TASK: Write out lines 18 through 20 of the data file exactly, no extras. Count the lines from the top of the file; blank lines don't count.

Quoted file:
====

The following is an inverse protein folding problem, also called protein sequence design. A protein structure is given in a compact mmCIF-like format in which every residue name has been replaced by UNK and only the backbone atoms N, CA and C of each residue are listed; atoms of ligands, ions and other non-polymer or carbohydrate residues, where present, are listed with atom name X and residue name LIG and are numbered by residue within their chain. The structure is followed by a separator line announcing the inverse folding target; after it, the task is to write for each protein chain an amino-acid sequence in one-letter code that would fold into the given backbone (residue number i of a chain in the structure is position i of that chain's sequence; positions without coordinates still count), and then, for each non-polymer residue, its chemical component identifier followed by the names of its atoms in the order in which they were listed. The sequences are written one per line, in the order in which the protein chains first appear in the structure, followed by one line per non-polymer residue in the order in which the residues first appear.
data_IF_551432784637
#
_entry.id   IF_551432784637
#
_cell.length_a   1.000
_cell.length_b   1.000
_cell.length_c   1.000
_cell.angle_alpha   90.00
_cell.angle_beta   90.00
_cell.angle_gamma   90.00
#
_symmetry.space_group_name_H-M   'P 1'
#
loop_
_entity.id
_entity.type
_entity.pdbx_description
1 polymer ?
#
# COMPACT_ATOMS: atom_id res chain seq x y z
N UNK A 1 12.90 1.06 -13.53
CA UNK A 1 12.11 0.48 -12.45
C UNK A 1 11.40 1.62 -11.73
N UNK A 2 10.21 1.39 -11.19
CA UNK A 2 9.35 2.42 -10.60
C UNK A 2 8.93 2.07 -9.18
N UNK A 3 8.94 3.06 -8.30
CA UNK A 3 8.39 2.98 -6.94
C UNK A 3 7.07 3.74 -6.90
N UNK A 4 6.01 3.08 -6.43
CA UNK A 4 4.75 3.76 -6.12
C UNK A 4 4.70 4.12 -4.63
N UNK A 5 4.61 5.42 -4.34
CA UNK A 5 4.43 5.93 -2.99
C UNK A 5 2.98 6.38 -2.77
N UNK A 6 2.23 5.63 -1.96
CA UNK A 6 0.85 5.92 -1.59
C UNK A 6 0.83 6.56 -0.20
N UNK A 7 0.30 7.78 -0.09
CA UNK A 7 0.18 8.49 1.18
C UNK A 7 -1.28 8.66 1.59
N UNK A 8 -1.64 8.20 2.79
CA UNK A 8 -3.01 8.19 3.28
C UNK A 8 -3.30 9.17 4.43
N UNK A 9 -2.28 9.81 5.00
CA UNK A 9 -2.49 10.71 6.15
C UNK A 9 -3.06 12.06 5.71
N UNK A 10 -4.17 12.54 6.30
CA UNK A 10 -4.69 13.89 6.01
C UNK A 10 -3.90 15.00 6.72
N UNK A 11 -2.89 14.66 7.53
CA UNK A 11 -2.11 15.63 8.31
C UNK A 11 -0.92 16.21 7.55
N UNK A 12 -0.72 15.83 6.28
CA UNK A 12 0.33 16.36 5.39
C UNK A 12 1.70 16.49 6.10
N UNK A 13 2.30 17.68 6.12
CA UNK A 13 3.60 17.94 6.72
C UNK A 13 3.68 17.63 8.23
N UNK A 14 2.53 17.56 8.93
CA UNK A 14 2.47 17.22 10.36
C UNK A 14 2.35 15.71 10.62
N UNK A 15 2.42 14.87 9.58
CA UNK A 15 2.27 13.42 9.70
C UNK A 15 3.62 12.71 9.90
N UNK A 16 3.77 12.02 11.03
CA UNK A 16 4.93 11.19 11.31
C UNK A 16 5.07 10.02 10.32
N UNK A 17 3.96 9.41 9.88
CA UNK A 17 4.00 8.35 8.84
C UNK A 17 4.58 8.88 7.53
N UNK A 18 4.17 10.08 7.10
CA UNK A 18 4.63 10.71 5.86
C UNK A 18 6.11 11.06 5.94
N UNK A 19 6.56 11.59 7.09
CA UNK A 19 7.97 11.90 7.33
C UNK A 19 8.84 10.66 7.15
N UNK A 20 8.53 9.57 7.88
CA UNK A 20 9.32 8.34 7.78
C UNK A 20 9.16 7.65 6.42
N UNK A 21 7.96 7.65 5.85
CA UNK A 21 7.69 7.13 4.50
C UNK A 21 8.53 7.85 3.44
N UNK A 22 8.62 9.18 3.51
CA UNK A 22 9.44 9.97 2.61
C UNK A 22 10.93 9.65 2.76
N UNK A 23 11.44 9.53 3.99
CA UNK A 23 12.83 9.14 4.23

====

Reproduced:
_entity.pdbx_description
1 polymer ?
#